1 | initial version |

So you have a matrix equation over $GF(2)$ of the form $${\bf M}x = {\bf 0},$$ where $M$ is an $m\times n$ matrix. The solutions to this equation form the (right) kernel of $M$, which forms a linear subspace in $GF(2)^n$.

In Sage, the kernel can be computed with function `.right_kernel()`

- like in the example below:

```
sage: M = matrix(GF(2), [[1, 0, 1, 1], [1, 0, 0, 1]])
sage: K = M.right_kernel()
sage: K
Vector space of degree 4 and dimension 2 over Finite Field of size 2
Basis matrix:
[1 0 0 1]
[0 1 0 0]
sage: list(K)
[(0, 0, 0, 0), (1, 0, 0, 1), (0, 1, 0, 0), (1, 1, 0, 1)]
```

In this example, the kernel $K$ of $M$ is spanned by two vectors. So, $K$ is composed of $2^2$ vectors, including the zero vector.

2 | No.2 Revision |

So you have a matrix equation over $GF(2)$ of the form $${\bf M}x = {\bf 0},$$ where $M$ is an $m\times n$ matrix. The solutions to this equation form the (right) kernel of $M$, which ~~forms ~~is a linear subspace ~~in ~~of $GF(2)^n$.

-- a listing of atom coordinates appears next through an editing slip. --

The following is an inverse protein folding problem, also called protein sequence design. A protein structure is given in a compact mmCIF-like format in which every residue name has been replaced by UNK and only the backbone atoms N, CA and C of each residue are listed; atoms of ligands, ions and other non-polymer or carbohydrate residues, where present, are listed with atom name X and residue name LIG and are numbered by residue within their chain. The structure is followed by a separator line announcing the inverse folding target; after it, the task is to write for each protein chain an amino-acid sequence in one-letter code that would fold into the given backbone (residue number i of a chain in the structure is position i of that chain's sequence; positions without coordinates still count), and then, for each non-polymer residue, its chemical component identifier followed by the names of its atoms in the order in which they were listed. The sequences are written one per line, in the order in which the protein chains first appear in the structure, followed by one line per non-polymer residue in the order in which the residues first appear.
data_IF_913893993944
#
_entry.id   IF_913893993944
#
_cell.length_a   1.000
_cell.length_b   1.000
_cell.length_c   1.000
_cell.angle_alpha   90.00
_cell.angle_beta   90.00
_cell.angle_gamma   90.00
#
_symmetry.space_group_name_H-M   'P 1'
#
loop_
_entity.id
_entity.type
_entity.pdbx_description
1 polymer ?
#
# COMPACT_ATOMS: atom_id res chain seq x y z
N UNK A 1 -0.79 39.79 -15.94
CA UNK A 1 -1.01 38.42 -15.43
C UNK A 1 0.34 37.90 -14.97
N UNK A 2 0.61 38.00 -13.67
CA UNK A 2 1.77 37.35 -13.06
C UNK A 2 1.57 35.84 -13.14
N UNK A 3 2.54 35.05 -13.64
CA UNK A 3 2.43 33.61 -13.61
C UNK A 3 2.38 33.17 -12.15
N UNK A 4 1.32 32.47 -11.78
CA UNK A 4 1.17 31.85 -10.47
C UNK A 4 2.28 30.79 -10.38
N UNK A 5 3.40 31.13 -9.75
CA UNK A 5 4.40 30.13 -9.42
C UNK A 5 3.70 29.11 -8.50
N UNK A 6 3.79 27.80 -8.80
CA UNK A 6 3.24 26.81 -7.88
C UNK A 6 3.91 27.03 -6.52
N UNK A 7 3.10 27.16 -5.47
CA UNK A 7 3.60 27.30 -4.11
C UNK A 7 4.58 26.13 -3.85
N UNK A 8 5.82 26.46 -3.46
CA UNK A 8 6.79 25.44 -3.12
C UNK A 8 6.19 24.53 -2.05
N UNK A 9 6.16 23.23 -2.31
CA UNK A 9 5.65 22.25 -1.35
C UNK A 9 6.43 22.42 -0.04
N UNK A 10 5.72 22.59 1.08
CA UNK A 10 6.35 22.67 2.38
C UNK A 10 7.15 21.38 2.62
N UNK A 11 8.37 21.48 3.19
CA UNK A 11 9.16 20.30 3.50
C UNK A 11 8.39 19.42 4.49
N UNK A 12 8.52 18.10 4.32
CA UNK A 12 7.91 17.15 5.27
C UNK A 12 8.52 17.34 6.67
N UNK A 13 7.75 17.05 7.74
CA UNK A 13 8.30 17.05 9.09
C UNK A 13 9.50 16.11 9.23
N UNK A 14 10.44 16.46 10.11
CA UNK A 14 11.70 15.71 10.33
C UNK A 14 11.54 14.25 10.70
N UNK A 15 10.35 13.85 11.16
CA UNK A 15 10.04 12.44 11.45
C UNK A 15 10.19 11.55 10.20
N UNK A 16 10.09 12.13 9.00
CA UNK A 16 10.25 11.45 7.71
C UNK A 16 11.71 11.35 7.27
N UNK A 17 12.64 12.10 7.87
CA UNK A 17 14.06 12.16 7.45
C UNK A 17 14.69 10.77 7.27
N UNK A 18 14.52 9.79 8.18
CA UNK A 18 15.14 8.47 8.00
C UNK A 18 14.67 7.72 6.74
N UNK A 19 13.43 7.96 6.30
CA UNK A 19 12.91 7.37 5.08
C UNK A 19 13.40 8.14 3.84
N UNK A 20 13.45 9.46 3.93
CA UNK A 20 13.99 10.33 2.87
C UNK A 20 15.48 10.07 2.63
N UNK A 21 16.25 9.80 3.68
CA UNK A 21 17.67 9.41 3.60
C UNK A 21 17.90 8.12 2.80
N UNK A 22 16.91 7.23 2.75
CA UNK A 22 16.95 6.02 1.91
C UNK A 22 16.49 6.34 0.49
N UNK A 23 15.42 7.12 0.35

In Sage, the kernel can be computed with function `.right_kernel()`

- like in the example below:

```
sage: M = matrix(GF(2), [[1, 0, 1, 1], [1, 0, 0, 1]])
sage: K = M.right_kernel()
sage: K
Vector space of degree 4 and dimension 2 over Finite Field of size 2
Basis matrix:
[1 0 0 1]
[0 1 0 0]
sage: list(K)
[(0, 0, 0, 0), (1, 0, 0, 1), (0, 1, 0, 0), (1, 1, 0, 1)]
```

In this example, the kernel $K$ of $M$ is spanned by two vectors. So, $K$ is composed of $2^2$ vectors, including the zero vector.

3 | No.3 Revision |

So you have a matrix equation over $GF(2)$ of the form $${\bf M}x = {\bf 0},$$ where $M$ is an $m\times n$ matrix. The solutions to this equation form the (right) kernel of $M$, which is a linear subspace of $GF(2)^n$.

In Sage, the kernel can be computed with function `.right_kernel()`

- like in the example below:

```
sage: M = matrix(GF(2), [[1, 0, 1, 1], [1, 0, 0, 1]])
sage: K = M.right_kernel()
sage: K
Vector space of degree 4 and dimension 2 over Finite Field of size 2
Basis matrix:
[1 0 0 1]
[0 1 0 0]
sage: list(K)
[(0, 0, 0, 0), (1, 0, 0, 1), (0, 1, 0, 0), (1, 1, 0, 1)]
```

In this example, the kernel $K$ of $M$ is spanned by two vectors. So, $K$ is composed of ~~$2^2$ ~~$2^2=4$ vectors, including the zero vector.

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